The research team’s method starts with any pluripotent stem cell, using a commercially available cGMP-manufactured culture medium that eliminates variability, ensuring lot-to-lot consistency and scalable production of neural stem cells. The method enables the derivation of NSCs in a primitive state that retains the regional positional cues in brain development, making it easier for researchers to generate neural subtypes from all regions of the brain. The entire neural induction process involves a seven-day culture process initiated by plating specific cell densities of PSCs with culture medium changes every other day. On Day 7 of the culture period, NSCs can be harvested by simple enzymatic dissociation. The type of morphology transition to neural fate from PSCs allows culture of cells at much higher densities compared with cells grown as embryoid body followed by rosette formation and picking, the study concludes.
NSCs derived by this method still displayed multipotentiality, with successful differentiation to generic neurons, GABA neurons, dopaminergic neurons, motor neurons, astrocytes, and oligodendrocytes. This differentiation capacity was retained even after expansion of NSCs, demonstrating the competence of the derived NSCs and the robustness of the neural induction method. Based on pairwise comparison of global gene expression, a close correlation between the expression patterns of NSCs grown as rosette-derived versus rosette-free-derived was observed. In addition, cells grown and expanded in neural induction media for longer passages continued to show a close correlation, suggesting minimal genotypic changes upon extended passaging.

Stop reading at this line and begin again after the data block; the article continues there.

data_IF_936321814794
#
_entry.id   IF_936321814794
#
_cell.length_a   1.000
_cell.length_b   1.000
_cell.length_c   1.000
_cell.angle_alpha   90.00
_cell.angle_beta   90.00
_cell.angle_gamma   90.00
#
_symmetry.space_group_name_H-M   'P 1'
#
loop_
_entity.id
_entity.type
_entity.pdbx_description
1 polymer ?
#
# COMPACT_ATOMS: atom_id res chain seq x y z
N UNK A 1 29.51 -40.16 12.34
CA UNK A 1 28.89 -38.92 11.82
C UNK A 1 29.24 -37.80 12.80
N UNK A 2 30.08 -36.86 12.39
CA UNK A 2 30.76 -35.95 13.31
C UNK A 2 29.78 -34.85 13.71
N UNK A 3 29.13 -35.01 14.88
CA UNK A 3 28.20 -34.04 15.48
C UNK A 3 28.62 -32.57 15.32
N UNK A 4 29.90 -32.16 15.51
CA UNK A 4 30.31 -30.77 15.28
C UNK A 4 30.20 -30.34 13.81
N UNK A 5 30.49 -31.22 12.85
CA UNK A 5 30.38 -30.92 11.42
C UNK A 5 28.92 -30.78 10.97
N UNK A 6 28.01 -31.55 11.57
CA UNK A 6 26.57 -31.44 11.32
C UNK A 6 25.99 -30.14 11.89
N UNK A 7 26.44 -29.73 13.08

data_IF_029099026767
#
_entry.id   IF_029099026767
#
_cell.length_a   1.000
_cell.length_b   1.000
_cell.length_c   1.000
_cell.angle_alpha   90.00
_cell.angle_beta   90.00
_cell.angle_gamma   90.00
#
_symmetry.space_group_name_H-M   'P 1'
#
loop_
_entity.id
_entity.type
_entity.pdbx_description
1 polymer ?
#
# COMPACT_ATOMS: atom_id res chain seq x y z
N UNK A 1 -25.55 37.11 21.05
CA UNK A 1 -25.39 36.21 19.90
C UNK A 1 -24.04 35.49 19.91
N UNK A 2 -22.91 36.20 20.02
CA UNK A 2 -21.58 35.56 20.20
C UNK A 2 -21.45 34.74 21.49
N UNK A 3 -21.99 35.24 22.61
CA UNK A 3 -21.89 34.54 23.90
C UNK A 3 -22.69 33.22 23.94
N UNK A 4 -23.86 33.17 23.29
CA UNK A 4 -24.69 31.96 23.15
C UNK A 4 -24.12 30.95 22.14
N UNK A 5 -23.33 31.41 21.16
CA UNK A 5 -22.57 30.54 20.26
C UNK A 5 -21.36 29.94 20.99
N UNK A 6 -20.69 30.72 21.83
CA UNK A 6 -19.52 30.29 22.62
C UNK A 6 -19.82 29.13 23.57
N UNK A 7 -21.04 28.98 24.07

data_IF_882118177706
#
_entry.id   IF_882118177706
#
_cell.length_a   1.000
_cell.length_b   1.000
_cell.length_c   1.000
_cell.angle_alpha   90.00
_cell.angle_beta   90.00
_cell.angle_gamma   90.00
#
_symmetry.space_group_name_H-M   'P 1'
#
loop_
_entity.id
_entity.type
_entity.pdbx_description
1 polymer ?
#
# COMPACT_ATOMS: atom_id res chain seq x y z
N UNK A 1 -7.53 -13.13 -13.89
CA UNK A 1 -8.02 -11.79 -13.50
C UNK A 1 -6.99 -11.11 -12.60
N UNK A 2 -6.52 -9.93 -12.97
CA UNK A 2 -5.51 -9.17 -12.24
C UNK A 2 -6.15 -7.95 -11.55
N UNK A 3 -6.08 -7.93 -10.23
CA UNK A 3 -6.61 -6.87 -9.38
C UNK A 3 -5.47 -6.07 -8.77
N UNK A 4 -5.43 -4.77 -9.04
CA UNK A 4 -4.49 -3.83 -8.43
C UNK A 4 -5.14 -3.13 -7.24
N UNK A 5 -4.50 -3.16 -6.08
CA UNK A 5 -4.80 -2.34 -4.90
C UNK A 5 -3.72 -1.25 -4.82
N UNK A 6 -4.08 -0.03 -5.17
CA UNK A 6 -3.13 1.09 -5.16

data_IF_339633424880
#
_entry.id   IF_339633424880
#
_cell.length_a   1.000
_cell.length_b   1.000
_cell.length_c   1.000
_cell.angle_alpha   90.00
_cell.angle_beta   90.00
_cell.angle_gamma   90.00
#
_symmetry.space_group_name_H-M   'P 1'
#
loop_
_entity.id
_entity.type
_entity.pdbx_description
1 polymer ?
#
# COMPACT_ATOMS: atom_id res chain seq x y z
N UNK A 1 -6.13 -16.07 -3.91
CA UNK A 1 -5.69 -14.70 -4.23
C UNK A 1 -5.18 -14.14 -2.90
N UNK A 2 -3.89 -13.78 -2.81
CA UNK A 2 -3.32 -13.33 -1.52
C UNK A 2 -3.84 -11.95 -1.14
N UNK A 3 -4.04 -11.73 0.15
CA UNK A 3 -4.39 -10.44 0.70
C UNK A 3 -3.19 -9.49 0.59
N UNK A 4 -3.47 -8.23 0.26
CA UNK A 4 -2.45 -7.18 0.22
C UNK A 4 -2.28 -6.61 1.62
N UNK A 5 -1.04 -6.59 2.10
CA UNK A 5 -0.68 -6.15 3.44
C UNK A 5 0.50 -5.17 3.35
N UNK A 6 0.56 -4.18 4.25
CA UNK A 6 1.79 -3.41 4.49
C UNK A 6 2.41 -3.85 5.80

Gene-expression data comparing these NSCs with other NSCs, such as rosette-derived and human fetal brain-derived NSCs, was consistent with reported transcript profiles. Based on these results, the researchers concluded there is no significant drift in global gene expression with extended passaging in this medium system with scalable production of primitive NSCs that have the ability to both self-renew and differentiate into neural subtypes.
The study demonstrates, as a proof of principle, that a few subtypes of neurons can be generated, such as GABA neurons from the forebrain, dopaminergic neurons from the midbrain and motor neurons from the hindbrain. The new method offers scope to generate exact neural cell types needed for central nervous system diseases, such as Parkinson’s disease, amyotrophic lateral sclerosis and Huntington’s disease.
Additional studies are warranted to generate region-specific multiple neural types in human brain to fully explore function, genotype changes and disease modeling of these neural cells, says Vemuri.
“We have to be creative in terms of creating stability for this product,” he says. “Then it has to run through a one-year shelf life in our process before the product is rolled out. Right now, we have a 14-month shelf life completed. The goal here is to get a really scalable and robust process for neural stem cell induction to use in drug screening and discovery.”
The study, “Efficient and Rapid Derivation of Primitive Neural Stem Cells and Generation of Brain Subtype Neurons from Human Pluripotent Stem Cells,” was published online in STEM CELLS Translational Medicine on Oct. 10.

Amy Swinderman